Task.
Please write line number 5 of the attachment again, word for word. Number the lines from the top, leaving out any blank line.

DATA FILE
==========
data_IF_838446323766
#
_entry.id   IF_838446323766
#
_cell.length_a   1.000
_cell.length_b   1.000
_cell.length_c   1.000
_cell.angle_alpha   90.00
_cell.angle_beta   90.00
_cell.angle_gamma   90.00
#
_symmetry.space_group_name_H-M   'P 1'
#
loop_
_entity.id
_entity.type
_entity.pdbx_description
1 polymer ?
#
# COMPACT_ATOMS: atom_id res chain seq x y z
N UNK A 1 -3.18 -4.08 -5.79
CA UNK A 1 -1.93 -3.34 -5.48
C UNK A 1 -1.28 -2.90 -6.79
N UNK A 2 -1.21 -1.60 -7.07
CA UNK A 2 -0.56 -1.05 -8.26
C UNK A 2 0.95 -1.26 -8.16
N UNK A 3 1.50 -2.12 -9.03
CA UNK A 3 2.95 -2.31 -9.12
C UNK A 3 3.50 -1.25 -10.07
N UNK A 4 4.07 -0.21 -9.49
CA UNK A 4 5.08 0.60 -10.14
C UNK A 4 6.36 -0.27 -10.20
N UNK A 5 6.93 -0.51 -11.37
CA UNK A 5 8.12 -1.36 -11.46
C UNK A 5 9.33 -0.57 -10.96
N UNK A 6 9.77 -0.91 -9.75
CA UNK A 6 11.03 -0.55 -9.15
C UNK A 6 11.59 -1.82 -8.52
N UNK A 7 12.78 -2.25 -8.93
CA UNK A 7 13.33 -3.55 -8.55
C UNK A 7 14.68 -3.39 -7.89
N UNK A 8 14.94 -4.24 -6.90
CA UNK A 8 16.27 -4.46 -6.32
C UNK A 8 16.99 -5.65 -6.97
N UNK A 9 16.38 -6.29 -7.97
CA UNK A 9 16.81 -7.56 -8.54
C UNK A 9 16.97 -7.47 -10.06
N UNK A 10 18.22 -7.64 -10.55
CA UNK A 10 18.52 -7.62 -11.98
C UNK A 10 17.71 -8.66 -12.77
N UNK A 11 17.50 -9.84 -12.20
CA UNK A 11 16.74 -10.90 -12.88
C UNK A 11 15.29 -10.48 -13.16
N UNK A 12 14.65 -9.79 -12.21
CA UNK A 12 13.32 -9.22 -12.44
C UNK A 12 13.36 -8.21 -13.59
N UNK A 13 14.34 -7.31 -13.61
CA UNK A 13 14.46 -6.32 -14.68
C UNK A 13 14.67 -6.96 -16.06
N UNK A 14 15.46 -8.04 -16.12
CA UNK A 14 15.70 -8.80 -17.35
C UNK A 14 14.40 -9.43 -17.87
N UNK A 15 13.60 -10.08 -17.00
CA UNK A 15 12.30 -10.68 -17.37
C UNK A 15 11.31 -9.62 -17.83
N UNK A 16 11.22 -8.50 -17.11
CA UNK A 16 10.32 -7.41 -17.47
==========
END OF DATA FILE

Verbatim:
_cell.length_a   1.000